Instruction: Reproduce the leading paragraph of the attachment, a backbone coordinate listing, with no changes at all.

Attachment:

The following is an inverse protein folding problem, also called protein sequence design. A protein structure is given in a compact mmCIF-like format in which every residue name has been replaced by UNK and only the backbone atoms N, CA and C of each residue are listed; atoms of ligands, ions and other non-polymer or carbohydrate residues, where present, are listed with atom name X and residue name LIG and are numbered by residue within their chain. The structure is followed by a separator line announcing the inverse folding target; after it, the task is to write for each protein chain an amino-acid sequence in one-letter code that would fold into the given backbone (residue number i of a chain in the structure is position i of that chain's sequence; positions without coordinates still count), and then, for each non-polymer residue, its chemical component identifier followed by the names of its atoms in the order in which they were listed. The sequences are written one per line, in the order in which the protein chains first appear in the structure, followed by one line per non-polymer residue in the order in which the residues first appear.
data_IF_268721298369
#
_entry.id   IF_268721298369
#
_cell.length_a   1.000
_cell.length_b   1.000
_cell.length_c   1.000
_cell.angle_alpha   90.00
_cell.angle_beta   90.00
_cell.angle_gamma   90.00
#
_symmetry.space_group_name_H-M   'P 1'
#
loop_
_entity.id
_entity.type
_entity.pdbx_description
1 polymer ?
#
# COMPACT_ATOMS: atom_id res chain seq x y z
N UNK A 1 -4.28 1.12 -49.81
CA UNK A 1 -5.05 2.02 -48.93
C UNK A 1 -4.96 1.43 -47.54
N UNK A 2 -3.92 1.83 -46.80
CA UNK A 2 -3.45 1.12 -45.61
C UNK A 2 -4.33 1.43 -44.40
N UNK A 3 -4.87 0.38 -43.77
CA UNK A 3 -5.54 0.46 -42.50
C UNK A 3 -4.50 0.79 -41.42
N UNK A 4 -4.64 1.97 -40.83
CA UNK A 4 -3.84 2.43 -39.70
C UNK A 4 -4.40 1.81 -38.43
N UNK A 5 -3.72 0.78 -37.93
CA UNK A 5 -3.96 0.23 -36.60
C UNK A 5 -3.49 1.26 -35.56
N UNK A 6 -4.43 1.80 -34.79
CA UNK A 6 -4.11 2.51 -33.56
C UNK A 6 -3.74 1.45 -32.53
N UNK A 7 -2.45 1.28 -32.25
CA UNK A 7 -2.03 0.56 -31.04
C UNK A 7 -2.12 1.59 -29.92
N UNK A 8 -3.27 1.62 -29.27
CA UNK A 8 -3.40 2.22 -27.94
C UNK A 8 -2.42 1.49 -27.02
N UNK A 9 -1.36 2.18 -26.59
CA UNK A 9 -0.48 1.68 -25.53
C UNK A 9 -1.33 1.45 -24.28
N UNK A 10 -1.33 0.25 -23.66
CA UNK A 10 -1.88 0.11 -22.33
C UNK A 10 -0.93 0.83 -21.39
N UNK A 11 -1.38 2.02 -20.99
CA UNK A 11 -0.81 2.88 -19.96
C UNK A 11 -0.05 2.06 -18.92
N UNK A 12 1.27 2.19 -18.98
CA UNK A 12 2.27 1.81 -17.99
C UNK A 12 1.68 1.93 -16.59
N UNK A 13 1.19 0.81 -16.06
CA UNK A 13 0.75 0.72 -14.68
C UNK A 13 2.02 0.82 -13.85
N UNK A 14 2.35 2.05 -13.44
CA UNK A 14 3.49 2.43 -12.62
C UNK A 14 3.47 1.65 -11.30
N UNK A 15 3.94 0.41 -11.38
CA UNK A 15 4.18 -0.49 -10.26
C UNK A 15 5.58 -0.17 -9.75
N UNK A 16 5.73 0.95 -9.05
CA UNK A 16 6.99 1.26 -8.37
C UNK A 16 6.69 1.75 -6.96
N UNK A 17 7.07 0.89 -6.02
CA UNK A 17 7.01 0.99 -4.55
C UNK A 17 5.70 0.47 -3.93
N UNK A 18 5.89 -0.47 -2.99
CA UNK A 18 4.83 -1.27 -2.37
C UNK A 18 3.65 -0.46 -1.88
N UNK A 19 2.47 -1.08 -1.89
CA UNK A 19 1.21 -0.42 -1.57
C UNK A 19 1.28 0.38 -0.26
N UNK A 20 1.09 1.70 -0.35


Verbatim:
The following is an inverse protein folding problem, also called protein sequence design. A protein structure is given in a compact mmCIF-like format in which every residue name has been replaced by UNK and only the backbone atoms N, CA and C of each residue are listed; atoms of ligands, ions and other non-polymer or carbohydrate residues, where present, are listed with atom name X and residue name LIG and are numbered by residue within their chain. The structure is followed by a separator line announcing the inverse folding target; after it, the task is to write for each protein chain an amino-acid sequence in one-letter code that would fold into the given backbone (residue number i of a chain in the structure is position i of that chain's sequence; positions without coordinates still count), and then, for each non-polymer residue, its chemical component identifier followed by the names of its atoms in the order in which they were listed. The sequences are written one per line, in the order in which the protein chains first appear in the structure, followed by one line per non-polymer residue in the order in which the residues first appear.